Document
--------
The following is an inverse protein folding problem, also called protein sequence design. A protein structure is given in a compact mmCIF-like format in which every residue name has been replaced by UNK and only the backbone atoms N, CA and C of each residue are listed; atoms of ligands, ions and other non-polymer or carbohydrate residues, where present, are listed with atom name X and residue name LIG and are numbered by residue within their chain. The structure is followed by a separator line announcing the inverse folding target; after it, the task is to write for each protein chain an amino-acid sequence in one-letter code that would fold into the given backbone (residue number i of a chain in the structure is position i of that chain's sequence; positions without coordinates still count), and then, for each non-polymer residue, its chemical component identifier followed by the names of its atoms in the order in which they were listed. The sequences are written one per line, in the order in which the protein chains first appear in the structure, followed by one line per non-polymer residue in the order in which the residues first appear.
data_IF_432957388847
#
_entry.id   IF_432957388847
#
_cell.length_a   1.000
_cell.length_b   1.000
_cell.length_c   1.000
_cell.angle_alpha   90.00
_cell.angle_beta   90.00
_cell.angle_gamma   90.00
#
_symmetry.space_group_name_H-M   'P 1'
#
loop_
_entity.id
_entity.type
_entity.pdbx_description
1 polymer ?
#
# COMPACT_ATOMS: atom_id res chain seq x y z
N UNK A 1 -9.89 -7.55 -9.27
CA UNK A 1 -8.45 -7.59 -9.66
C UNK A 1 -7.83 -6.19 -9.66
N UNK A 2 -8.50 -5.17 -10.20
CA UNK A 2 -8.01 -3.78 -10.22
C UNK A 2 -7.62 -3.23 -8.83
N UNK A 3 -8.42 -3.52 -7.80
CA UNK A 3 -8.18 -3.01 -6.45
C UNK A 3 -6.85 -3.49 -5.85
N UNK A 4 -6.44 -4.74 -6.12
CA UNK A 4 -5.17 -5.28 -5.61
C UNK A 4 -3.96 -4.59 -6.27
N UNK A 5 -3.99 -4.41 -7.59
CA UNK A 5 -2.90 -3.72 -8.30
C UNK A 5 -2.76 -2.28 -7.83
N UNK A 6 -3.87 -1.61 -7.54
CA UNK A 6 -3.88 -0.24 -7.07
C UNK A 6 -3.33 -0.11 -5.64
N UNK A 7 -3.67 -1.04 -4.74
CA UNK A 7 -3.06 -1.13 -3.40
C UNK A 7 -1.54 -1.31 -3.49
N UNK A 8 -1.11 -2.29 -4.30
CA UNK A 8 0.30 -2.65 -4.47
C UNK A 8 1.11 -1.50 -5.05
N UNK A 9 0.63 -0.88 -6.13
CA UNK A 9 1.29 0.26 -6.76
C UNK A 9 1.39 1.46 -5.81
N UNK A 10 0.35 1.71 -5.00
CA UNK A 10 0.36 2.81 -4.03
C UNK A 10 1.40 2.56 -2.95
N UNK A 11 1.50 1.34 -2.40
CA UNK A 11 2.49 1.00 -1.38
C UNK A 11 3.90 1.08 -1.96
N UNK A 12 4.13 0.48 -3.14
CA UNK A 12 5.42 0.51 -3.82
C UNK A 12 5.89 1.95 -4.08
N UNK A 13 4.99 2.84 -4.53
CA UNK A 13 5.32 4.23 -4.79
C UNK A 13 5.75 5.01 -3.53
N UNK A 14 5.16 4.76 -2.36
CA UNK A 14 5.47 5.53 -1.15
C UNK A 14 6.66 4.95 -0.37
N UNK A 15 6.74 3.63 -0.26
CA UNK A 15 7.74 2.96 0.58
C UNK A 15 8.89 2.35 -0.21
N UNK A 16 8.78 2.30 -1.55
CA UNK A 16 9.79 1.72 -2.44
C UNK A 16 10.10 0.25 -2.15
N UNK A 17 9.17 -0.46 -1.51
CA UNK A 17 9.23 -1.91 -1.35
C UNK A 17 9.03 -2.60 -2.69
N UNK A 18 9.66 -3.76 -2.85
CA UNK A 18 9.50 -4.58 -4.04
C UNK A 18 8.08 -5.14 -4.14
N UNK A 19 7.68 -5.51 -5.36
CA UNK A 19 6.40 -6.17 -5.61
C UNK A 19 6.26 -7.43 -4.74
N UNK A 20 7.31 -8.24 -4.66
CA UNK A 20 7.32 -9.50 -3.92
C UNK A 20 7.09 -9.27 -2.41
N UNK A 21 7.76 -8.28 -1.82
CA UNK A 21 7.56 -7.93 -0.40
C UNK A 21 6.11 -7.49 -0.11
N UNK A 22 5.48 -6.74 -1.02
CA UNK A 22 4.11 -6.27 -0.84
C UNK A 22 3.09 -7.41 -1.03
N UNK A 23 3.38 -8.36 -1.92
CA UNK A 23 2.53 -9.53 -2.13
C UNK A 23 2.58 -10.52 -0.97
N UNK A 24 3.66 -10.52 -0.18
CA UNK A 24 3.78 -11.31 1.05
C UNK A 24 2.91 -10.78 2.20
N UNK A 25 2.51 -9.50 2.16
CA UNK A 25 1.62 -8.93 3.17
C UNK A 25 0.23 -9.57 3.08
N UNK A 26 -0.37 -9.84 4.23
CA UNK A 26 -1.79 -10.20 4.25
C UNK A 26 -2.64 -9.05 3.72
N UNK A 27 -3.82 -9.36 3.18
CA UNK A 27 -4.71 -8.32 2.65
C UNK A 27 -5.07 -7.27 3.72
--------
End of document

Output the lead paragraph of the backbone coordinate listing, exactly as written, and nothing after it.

The following is an inverse protein folding problem, also called protein sequence design. A protein structure is given in a compact mmCIF-like format in which every residue name has been replaced by UNK and only the backbone atoms N, CA and C of each residue are listed; atoms of ligands, ions and other non-polymer or carbohydrate residues, where present, are listed with atom name X and residue name LIG and are numbered by residue within their chain. The structure is followed by a separator line announcing the inverse folding target; after it, the task is to write for each protein chain an amino-acid sequence in one-letter code that would fold into the given backbone (residue number i of a chain in the structure is position i of that chain's sequence; positions without coordinates still count), and then, for each non-polymer residue, its chemical component identifier followed by the names of its atoms in the order in which they were listed. The sequences are written one per line, in the order in which the protein chains first appear in the structure, followed by one line per non-polymer residue in the order in which the residues first appear.